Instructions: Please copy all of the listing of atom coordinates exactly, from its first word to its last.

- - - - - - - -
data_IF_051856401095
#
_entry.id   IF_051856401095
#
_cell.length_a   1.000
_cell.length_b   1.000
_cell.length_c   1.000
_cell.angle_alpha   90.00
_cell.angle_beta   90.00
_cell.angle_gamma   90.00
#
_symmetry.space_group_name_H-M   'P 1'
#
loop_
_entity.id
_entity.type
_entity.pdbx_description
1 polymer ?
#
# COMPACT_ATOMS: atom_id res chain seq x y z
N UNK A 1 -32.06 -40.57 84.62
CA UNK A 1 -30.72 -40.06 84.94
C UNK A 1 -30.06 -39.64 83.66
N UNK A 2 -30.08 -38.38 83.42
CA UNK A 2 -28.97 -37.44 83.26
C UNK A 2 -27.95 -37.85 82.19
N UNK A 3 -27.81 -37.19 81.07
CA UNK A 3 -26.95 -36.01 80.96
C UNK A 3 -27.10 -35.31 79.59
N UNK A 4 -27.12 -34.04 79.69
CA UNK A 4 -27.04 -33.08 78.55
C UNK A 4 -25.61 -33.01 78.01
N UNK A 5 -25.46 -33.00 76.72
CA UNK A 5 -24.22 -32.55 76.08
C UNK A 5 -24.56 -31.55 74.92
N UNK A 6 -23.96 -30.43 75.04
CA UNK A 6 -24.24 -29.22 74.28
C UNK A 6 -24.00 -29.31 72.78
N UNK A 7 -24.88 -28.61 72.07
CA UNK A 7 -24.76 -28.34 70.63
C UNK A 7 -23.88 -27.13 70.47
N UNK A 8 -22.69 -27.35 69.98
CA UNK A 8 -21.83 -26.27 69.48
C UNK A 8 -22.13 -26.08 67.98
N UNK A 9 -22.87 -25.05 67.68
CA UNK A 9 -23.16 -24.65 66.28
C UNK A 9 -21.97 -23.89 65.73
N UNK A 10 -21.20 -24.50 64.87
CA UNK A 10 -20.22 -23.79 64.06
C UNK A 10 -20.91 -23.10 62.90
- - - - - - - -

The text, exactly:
data_IF_051856401095
#
_entry.id   IF_051856401095
#
_cell.length_a   1.000
_cell.length_b   1.000
_cell.length_c   1.000
_cell.angle_alpha   90.00
_cell.angle_beta   90.00
_cell.angle_gamma   90.00
#
_symmetry.space_group_name_H-M   'P 1'
#
loop_
_entity.id
_entity.type
_entity.pdbx_description
1 polymer ?
#
# COMPACT_ATOMS: atom_id res chain seq x y z
N UNK A 1 -32.06 -40.57 84.62
CA UNK A 1 -30.72 -40.06 84.94
C UNK A 1 -30.06 -39.64 83.66
N UNK A 2 -30.08 -38.38 83.42
CA UNK A 2 -28.97 -37.44 83.26
C UNK A 2 -27.95 -37.85 82.19
N UNK A 3 -27.81 -37.19 81.07
CA UNK A 3 -26.95 -36.01 80.96
C UNK A 3 -27.10 -35.31 79.59
N UNK A 4 -27.12 -34.04 79.69
CA UNK A 4 -27.04 -33.08 78.55
C UNK A 4 -25.61 -33.01 78.01
N UNK A 5 -25.46 -33.00 76.72
CA UNK A 5 -24.22 -32.55 76.08
C UNK A 5 -24.56 -31.55 74.92
N UNK A 6 -23.96 -30.43 75.04
CA UNK A 6 -24.24 -29.22 74.28
C UNK A 6 -24.00 -29.31 72.78
N UNK A 7 -24.88 -28.61 72.07
CA UNK A 7 -24.76 -28.34 70.63
C UNK A 7 -23.88 -27.13 70.47
N UNK A 8 -22.69 -27.35 69.98
CA UNK A 8 -21.83 -26.27 69.48
C UNK A 8 -22.13 -26.08 67.98
N UNK A 9 -22.87 -25.05 67.68
CA UNK A 9 -23.16 -24.65 66.28
C UNK A 9 -21.97 -23.89 65.73
N UNK A 10 -21.20 -24.50 64.87
CA UNK A 10 -20.22 -23.79 64.06
C UNK A 10 -20.91 -23.10 62.90